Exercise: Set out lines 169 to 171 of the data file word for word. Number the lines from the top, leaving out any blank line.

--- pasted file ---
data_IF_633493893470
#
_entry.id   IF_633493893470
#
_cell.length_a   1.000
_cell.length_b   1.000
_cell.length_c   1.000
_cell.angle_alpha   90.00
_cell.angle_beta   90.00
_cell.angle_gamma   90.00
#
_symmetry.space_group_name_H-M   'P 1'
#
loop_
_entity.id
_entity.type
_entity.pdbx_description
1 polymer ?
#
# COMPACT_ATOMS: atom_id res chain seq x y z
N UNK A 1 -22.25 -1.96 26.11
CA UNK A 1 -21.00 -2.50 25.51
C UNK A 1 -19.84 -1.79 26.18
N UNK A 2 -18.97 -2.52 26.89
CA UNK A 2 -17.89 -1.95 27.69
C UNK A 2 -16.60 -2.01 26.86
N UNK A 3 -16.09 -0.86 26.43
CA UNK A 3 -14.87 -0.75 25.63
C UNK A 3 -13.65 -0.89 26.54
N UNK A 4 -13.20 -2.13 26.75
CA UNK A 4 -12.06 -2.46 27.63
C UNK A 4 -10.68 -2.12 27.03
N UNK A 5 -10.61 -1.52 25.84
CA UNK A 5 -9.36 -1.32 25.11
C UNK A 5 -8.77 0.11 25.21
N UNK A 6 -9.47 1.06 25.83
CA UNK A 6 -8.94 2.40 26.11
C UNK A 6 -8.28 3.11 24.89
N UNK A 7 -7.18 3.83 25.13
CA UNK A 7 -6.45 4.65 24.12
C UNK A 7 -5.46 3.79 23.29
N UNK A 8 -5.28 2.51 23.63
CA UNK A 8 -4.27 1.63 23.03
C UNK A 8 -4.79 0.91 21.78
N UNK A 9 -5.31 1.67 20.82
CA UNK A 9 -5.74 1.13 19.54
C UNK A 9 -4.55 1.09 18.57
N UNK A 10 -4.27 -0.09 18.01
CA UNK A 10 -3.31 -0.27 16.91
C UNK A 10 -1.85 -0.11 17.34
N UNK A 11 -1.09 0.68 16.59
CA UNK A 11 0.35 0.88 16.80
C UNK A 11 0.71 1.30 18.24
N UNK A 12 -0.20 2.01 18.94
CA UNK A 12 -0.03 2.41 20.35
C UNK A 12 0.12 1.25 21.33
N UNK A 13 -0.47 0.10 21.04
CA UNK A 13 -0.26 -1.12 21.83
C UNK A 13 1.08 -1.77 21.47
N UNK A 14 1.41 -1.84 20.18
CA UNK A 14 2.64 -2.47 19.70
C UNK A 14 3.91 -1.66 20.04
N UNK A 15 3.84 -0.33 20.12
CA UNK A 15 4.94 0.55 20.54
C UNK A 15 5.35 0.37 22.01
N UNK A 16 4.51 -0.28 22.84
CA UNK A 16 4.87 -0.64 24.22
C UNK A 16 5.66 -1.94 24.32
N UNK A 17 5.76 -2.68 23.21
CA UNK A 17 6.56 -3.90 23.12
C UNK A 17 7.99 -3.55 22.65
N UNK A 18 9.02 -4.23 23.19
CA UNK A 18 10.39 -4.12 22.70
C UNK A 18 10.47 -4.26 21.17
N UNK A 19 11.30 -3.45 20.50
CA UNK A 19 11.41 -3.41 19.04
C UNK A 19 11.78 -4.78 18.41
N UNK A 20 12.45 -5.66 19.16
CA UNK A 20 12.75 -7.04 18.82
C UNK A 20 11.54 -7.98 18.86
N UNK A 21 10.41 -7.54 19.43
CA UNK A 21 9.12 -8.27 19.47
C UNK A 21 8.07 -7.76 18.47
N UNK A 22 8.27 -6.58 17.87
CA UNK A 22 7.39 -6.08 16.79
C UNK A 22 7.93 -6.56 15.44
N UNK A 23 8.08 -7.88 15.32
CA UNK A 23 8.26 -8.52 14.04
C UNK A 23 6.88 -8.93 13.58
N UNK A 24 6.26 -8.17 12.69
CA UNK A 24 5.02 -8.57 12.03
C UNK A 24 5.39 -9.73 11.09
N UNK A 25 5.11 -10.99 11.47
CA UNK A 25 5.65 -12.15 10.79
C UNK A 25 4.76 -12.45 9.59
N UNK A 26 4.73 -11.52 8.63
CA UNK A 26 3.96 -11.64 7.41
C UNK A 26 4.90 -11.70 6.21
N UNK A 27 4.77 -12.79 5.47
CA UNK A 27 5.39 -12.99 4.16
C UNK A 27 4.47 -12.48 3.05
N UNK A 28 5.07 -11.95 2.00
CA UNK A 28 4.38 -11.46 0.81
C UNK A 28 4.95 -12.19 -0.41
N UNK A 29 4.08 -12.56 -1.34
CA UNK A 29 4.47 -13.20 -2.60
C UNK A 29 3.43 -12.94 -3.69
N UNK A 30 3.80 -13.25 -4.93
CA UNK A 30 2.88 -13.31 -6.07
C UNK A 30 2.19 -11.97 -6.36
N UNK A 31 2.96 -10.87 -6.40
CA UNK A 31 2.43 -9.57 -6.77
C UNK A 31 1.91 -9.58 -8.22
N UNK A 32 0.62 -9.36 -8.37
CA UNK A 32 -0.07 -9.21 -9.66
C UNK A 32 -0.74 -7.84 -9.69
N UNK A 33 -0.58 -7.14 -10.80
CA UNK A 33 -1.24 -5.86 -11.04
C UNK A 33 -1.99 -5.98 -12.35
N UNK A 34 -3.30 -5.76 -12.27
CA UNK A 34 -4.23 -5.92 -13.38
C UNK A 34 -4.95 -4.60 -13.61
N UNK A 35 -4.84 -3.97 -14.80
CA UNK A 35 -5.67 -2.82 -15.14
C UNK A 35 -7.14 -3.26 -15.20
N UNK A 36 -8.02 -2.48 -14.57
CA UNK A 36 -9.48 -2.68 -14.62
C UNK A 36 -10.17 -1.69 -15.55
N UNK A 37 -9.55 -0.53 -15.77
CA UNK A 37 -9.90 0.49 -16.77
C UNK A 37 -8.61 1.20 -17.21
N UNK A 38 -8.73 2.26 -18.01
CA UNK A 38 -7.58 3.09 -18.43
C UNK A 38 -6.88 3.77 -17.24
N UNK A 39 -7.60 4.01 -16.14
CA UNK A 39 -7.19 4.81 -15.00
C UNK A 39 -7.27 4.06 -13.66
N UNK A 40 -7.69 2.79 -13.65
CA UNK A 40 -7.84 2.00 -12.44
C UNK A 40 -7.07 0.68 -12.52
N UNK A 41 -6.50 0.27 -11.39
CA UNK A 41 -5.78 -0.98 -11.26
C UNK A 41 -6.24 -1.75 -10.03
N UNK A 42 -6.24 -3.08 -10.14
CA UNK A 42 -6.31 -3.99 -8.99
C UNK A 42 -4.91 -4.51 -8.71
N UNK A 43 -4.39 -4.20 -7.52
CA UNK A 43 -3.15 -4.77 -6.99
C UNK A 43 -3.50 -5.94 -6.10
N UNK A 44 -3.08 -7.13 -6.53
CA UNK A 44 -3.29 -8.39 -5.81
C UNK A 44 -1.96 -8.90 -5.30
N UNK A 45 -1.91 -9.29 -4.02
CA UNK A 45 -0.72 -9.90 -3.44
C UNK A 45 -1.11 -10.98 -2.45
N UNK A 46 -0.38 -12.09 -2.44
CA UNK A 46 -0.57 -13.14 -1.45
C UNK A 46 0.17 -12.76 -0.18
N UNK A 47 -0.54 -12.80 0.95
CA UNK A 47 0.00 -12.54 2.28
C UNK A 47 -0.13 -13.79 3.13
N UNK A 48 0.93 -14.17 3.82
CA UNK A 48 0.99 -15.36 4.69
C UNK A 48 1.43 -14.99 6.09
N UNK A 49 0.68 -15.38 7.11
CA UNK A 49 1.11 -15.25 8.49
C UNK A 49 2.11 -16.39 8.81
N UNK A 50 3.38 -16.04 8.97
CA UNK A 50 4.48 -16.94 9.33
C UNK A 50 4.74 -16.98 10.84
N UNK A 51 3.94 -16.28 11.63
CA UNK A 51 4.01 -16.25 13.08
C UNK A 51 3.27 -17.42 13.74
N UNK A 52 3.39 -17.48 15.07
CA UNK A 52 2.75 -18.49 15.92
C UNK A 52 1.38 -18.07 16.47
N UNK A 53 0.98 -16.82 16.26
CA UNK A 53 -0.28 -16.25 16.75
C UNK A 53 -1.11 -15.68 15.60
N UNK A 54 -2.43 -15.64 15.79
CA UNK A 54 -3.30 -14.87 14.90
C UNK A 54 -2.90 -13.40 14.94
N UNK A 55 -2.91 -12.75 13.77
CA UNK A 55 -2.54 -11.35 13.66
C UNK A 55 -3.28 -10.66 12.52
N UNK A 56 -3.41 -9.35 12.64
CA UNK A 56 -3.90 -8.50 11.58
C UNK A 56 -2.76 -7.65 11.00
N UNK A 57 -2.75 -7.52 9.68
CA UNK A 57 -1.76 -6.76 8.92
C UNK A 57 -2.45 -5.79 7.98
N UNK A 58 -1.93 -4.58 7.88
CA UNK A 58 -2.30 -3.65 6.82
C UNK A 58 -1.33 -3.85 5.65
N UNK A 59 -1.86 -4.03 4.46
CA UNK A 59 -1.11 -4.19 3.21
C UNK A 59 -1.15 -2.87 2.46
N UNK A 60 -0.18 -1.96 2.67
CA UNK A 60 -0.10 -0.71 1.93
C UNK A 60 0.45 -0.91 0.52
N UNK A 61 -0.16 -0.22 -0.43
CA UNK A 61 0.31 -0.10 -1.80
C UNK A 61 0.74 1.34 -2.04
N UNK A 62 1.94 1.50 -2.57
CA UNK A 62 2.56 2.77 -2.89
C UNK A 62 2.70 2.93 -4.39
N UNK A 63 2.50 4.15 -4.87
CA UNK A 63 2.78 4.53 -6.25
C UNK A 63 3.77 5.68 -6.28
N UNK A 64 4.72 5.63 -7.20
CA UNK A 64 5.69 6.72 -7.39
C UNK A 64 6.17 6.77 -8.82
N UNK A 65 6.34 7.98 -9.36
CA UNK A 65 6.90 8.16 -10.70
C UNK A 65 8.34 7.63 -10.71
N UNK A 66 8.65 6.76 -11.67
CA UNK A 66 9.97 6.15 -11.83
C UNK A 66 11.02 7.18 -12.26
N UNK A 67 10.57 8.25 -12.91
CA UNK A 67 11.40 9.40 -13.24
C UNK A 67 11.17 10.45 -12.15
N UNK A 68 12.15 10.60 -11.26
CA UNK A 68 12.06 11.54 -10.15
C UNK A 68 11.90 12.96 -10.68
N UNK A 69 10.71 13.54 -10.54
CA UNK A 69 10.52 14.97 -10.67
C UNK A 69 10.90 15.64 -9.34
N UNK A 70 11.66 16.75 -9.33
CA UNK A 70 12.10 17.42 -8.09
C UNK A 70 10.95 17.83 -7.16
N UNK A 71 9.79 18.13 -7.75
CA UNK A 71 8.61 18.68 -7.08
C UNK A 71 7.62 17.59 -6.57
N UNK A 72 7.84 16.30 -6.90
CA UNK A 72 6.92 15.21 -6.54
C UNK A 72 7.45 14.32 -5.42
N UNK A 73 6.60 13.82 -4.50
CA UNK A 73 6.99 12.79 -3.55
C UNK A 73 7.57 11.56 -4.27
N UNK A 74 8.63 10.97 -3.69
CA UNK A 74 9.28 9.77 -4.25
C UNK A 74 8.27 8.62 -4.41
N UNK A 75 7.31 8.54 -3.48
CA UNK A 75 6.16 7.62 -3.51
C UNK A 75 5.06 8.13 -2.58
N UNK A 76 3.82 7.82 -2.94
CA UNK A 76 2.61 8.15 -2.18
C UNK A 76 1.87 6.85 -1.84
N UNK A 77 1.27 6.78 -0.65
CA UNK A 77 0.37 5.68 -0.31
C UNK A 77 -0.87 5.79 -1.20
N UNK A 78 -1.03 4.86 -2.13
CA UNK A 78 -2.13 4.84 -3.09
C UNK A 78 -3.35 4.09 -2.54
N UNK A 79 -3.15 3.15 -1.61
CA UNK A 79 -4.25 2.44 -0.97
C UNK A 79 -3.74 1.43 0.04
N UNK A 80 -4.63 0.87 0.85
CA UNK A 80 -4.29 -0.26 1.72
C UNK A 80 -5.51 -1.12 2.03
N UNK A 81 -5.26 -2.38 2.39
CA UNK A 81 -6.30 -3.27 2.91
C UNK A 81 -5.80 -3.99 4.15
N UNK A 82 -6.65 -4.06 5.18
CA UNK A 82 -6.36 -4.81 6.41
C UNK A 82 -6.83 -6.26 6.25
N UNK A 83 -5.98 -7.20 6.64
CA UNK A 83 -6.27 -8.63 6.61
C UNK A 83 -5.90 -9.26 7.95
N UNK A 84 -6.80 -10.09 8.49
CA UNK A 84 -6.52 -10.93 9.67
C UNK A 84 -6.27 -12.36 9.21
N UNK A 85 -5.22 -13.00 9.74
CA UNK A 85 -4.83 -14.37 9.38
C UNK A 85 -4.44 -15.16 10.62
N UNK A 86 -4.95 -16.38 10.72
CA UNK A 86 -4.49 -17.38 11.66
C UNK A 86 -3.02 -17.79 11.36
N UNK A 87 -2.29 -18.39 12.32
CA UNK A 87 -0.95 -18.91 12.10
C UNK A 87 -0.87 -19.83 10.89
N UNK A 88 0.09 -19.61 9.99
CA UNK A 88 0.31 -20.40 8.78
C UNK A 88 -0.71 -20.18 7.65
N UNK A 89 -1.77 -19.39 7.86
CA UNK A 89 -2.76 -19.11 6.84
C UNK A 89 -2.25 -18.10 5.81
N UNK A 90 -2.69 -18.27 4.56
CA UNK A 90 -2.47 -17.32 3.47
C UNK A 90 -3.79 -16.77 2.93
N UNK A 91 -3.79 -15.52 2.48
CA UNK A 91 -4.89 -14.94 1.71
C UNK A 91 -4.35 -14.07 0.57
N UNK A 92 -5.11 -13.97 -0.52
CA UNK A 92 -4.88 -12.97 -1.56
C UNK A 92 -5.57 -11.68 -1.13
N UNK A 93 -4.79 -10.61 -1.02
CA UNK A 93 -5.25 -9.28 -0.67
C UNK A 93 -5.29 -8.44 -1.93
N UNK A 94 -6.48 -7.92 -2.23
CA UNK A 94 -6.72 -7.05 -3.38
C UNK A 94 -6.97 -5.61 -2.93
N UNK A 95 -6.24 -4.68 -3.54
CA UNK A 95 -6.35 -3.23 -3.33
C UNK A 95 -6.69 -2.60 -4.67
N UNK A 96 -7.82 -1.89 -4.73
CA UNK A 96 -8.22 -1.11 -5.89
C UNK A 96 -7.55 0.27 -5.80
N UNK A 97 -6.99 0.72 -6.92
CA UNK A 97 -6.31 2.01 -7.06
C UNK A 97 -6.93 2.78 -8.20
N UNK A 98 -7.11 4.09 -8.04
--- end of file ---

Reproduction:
CA UNK A 50 4.48 -16.94 9.33
C UNK A 50 4.74 -16.98 10.84
N UNK A 51 3.94 -16.28 11.63